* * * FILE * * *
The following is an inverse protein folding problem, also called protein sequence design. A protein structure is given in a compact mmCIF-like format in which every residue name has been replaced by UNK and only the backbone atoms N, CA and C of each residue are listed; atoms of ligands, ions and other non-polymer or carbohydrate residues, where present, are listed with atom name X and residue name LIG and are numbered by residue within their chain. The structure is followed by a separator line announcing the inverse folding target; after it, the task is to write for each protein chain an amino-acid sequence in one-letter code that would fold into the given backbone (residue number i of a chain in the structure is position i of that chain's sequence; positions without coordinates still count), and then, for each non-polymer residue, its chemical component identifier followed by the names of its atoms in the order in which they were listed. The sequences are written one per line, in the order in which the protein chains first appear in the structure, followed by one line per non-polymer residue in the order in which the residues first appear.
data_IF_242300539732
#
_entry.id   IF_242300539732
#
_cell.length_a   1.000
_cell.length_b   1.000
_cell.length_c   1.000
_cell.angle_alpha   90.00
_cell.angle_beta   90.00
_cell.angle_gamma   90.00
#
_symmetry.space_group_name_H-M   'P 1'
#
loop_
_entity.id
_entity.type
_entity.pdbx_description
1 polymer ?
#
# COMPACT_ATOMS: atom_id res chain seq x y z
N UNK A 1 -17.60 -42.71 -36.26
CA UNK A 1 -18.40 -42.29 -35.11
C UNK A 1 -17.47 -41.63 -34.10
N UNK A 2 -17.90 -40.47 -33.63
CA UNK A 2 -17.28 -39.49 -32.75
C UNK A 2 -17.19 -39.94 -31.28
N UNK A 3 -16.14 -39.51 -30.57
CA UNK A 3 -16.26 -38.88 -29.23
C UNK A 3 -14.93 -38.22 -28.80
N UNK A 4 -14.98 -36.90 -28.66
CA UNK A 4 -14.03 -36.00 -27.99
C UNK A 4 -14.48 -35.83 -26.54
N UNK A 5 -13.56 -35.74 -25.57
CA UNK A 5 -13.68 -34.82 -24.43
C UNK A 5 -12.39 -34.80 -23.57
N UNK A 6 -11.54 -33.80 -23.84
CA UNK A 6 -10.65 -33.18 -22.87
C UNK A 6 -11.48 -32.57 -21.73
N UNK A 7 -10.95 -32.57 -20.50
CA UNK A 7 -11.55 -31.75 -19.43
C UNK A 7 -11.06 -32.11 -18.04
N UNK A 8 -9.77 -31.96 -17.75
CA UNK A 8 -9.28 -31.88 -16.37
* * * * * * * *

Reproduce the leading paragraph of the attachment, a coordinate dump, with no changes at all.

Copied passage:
The following is an inverse protein folding problem, also called protein sequence design. A protein structure is given in a compact mmCIF-like format in which every residue name has been replaced by UNK and only the backbone atoms N, CA and C of each residue are listed; atoms of ligands, ions and other non-polymer or carbohydrate residues, where present, are listed with atom name X and residue name LIG and are numbered by residue within their chain. The structure is followed by a separator line announcing the inverse folding target; after it, the task is to write for each protein chain an amino-acid sequence in one-letter code that would fold into the given backbone (residue number i of a chain in the structure is position i of that chain's sequence; positions without coordinates still count), and then, for each non-polymer residue, its chemical component identifier followed by the names of its atoms in the order in which they were listed. The sequences are written one per line, in the order in which the protein chains first appear in the structure, followed by one line per non-polymer residue in the order in which the residues first appear.